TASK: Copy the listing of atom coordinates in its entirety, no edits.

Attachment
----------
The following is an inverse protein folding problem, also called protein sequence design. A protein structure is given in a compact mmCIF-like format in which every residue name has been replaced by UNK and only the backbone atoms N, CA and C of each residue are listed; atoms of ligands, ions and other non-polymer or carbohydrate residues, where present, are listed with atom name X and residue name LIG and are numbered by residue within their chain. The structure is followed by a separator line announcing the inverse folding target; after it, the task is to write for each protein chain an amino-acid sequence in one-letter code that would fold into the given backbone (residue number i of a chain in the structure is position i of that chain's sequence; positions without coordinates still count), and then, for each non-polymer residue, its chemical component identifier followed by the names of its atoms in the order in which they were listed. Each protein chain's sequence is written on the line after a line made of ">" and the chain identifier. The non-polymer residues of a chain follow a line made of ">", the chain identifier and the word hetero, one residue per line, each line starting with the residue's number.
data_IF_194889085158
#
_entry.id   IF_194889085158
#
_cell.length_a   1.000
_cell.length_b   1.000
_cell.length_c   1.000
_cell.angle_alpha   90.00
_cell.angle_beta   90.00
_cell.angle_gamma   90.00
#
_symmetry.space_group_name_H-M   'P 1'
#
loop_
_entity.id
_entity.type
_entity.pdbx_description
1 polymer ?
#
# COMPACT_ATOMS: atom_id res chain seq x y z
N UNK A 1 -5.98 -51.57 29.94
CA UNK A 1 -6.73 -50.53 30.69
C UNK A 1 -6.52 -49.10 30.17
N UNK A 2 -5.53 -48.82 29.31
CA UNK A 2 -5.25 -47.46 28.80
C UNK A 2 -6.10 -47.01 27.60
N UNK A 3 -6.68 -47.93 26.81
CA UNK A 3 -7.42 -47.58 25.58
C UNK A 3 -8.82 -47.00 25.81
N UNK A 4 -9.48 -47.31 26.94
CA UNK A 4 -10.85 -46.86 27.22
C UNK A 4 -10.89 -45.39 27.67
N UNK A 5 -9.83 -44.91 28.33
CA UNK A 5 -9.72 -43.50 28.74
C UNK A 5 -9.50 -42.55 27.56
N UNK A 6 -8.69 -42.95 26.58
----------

The following is an inverse protein folding problem, also called protein sequence design. A protein structure is given in a compact mmCIF-like format in which every residue name has been replaced by UNK and only the backbone atoms N, CA and C of each residue are listed; atoms of ligands, ions and other non-polymer or carbohydrate residues, where present, are listed with atom name X and residue name LIG and are numbered by residue within their chain. The structure is followed by a separator line announcing the inverse folding target; after it, the task is to write for each protein chain an amino-acid sequence in one-letter code that would fold into the given backbone (residue number i of a chain in the structure is position i of that chain's sequence; positions without coordinates still count), and then, for each non-polymer residue, its chemical component identifier followed by the names of its atoms in the order in which they were listed. Each protein chain's sequence is written on the line after a line made of ">" and the chain identifier. The non-polymer residues of a chain follow a line made of ">", the chain identifier and the word hetero, one residue per line, each line starting with the residue's number.
data_IF_194889085158
#
_entry.id   IF_194889085158
#
_cell.length_a   1.000
_cell.length_b   1.000
_cell.length_c   1.000
_cell.angle_alpha   90.00
_cell.angle_beta   90.00
_cell.angle_gamma   90.00
#
_symmetry.space_group_name_H-M   'P 1'
#
loop_
_entity.id
_entity.type
_entity.pdbx_description
1 polymer ?
#
# COMPACT_ATOMS: atom_id res chain seq x y z
N UNK A 1 -5.98 -51.57 29.94
CA UNK A 1 -6.73 -50.53 30.69
C UNK A 1 -6.52 -49.10 30.17
N UNK A 2 -5.53 -48.82 29.31
CA UNK A 2 -5.25 -47.46 28.80
C UNK A 2 -6.10 -47.01 27.60
N UNK A 3 -6.68 -47.93 26.81
CA UNK A 3 -7.42 -47.58 25.58
C UNK A 3 -8.82 -47.00 25.81
N UNK A 4 -9.48 -47.31 26.94
CA UNK A 4 -10.85 -46.86 27.22
C UNK A 4 -10.89 -45.39 27.67
N UNK A 5 -9.83 -44.91 28.33
CA UNK A 5 -9.72 -43.50 28.74
C UNK A 5 -9.50 -42.55 27.56
N UNK A 6 -8.69 -42.95 26.58